Four days after his 90th birthday, Bao Tong, the most senior Chinese Communist Party official imprisoned due to the Tiananmen pro-democracy movement, passed away.
A supporter of the student-led rebellion that was put down by the military in 1989, the former top adviser to reformist leader Zhao Ziyang passed away early on Wednesday morning in Beijing, according to his son Bao Pu’s brief Twitter statement.
His daughter Bao Jian said in another post that “he was still full of hope for this land”. She quoted him as saying on his 90th birthday on Saturday: “Man has a minor historical existence in the world … whether I turn 90 or not is insignificant, but what is important is that we strive for today and the future … and to do what we can, should and must do.”
A close friend of Bao’s, the dissident writer Gao Yu, said in a post that Bao had passed away from a rare blood malignancy called myelodysplastic syndromes (MDS). Gao, who is constantly being watched by the authorities, expressed her hope that she will be permitted to attend Bao’s funeral on November 15 despite being prevented from doing so for Bao’s wife’s funeral in August.
Dissidents and activists would likely be prohibited from attending the funeral because it is likely to be a very delicate occasion.
Bao Tong’s role in the economic reform
Before the government utilized armed forces and tanks to put an end to the pro-democracy movement, Bao served as the director of the Communist party’s Political Reform Office. For “leaking state secrets” and “inciting counter-revolutionary propaganda,” charges he said were false, he was given a seven-year prison term. After being freed in 1997, he was held for another year before being placed under house arrest for the rest of his life.
He had developed into one of the Communist party’s most outspoken opponents in the previous 20 years, penning essays and speaking with journalists when he could while being watched. He has expressed his disapproval of Xi Jinping’s ideologies and actions on Twitter in recent years.
As a member of the party’s central committee and an important player in Zhao Ziyang’s political and economic reforms during China’s “reform and opening era,” Bao would have been a top contender to join the politburo had the crackdown not taken place. He declared that for China to advance, the crackdown that resulted in hundreds or thousands of deaths on June 4, 1989, had to be “totally repudiated.”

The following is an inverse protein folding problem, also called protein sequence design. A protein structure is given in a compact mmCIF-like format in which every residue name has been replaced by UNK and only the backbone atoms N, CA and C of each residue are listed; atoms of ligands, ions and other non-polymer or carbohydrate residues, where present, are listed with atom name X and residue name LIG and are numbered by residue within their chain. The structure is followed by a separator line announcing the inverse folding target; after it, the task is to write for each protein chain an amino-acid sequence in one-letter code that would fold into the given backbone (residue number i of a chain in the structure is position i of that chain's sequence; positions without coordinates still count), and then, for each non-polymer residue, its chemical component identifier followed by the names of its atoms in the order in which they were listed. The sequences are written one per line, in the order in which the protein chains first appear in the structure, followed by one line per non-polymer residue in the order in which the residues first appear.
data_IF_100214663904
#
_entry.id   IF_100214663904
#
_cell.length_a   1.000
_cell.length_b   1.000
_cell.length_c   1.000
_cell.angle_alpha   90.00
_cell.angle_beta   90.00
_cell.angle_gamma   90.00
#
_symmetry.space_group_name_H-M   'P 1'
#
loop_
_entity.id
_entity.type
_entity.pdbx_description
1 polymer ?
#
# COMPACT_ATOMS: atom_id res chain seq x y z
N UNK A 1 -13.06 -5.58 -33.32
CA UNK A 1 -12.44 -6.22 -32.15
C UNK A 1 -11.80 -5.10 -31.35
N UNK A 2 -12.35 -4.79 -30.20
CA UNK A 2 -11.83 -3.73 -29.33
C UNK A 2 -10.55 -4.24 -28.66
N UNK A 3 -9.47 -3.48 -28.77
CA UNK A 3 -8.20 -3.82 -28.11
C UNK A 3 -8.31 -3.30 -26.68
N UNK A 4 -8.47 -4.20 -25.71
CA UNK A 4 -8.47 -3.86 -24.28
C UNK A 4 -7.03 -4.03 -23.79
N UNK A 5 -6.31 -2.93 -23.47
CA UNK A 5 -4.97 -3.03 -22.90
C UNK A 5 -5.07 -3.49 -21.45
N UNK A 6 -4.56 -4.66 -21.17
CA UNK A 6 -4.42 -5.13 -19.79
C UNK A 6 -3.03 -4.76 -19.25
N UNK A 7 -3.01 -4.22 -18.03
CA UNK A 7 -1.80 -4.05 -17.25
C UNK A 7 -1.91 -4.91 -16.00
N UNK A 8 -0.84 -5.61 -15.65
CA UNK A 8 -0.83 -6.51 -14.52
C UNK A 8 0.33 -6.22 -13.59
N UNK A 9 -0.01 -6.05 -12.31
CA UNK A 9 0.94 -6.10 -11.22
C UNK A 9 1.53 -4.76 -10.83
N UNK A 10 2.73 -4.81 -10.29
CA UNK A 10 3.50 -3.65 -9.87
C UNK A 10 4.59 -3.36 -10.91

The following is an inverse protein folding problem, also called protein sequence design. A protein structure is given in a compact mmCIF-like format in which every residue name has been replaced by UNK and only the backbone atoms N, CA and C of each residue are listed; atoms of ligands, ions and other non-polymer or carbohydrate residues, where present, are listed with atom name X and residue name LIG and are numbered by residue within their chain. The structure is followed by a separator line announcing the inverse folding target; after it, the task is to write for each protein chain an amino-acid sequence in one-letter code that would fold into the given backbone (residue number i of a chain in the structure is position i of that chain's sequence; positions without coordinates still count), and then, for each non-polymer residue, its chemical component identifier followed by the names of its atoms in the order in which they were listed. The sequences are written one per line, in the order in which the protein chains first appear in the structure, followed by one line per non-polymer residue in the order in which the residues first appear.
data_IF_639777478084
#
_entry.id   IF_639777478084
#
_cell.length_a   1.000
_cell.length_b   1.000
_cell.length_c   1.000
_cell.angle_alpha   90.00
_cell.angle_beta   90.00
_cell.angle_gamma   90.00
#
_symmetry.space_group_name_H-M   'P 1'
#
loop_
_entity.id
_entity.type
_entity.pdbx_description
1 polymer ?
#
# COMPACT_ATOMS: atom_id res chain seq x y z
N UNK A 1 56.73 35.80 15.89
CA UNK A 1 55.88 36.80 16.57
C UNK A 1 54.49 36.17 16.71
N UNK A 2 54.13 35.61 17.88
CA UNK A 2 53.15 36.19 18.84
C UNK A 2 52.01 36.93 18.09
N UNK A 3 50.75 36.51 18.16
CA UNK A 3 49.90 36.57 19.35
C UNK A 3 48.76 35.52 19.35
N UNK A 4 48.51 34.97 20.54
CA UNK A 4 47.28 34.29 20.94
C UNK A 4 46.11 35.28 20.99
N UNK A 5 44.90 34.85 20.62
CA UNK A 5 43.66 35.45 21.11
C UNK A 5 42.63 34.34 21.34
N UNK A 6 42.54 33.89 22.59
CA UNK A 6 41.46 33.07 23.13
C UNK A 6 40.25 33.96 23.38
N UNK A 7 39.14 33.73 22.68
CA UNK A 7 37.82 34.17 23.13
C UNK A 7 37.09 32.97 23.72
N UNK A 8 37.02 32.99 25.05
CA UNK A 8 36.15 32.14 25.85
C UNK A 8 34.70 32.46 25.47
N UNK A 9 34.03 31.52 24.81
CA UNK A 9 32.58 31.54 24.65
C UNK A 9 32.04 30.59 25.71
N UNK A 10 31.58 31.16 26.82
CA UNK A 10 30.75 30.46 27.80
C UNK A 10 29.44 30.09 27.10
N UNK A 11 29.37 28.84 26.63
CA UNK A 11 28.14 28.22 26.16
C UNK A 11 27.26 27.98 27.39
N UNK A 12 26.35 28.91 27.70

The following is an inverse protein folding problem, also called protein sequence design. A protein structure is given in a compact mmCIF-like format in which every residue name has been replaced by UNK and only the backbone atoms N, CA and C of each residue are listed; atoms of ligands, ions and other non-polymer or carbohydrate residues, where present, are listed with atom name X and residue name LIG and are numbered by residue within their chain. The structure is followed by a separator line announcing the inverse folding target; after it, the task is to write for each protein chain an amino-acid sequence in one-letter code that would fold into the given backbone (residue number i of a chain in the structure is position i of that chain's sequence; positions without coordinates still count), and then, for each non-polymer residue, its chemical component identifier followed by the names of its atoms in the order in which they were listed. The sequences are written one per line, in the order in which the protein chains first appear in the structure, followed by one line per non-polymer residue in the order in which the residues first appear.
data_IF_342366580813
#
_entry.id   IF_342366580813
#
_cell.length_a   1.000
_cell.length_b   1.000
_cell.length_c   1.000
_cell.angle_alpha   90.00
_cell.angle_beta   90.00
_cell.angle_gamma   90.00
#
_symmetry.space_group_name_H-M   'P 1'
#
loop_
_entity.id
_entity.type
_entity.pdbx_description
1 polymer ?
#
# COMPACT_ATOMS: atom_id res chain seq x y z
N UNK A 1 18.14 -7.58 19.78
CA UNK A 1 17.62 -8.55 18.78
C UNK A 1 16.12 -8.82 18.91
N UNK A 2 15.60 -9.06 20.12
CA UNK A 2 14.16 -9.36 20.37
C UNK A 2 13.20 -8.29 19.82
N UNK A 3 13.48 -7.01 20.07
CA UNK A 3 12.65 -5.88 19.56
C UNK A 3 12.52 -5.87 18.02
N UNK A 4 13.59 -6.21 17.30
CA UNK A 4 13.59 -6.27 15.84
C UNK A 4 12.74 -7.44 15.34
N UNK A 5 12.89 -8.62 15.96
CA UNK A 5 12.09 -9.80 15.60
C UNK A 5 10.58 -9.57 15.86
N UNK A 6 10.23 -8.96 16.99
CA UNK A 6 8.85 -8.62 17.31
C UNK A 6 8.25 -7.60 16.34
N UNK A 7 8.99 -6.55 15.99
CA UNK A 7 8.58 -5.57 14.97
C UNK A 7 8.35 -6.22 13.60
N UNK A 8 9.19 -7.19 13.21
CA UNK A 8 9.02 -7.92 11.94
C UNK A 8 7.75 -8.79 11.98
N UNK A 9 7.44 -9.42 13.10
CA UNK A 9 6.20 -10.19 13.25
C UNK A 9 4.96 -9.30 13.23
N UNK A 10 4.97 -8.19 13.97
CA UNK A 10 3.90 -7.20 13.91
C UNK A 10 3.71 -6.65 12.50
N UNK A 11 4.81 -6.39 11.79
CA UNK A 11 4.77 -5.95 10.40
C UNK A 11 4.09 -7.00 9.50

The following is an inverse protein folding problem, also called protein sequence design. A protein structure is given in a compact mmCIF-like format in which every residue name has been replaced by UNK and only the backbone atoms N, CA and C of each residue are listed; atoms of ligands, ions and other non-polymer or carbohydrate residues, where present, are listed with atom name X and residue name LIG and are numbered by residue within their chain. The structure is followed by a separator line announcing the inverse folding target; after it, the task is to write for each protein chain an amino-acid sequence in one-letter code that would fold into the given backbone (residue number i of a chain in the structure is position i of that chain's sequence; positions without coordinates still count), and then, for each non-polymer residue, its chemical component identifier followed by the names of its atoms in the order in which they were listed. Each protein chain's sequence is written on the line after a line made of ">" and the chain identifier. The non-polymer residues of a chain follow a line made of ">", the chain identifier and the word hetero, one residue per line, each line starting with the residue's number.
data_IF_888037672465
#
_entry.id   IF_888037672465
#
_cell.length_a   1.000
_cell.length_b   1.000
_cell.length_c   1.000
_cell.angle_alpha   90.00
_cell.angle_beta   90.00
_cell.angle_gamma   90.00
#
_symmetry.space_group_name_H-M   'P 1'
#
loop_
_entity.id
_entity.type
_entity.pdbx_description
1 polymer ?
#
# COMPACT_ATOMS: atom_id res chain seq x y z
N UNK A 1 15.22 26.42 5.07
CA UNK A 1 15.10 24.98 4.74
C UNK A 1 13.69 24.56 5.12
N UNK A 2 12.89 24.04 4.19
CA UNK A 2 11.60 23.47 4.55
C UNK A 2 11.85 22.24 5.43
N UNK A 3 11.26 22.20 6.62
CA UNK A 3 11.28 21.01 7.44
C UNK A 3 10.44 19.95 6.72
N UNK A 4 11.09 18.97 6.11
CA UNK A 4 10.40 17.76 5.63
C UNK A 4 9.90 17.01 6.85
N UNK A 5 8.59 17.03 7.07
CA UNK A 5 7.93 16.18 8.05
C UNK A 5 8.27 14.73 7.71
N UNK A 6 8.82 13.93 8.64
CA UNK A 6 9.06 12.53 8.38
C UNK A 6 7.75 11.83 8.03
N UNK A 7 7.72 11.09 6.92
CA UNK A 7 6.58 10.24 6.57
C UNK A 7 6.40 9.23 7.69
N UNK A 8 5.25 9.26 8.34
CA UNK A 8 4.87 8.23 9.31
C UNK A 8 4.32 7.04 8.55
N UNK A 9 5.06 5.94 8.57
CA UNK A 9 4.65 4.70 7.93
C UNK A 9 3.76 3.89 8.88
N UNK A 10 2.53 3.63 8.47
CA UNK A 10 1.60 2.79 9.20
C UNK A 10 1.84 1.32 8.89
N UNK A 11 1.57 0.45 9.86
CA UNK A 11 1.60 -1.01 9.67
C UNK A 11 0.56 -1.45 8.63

Later, Bao claimed to have no regrets regarding his own life, but he expressed sorrow for his compatriots who had been denied the right to free expression for more than two decades and claimed that the results of putting down opposition were terrible.
Bao Tong’s early life and education.
Bao Tingw as born on November 6, 1932 in Haining, China. He was raised and completed his basic and secondary education in Shanghai, despite the fact that he was born in Haining, Zhejiang Province.
When Bao was still a high school student, Wu Shichang, an influential political commentator in the 1930s and 1940s and a significant contributor to The Observer, a key publication for Chinese liberal intellectuals, influenced him to turn to political liberalism and the left-wing ideology supported by the CCP.
He met his wife Jiang Zongcao while a student at Shanghai Nanyang High School.
Bao Tong’s wife and children.
Bao Tong was married to his wife Jiang Zongcao with whom he had 2 children; Bao Pu and Bao Jiangxi.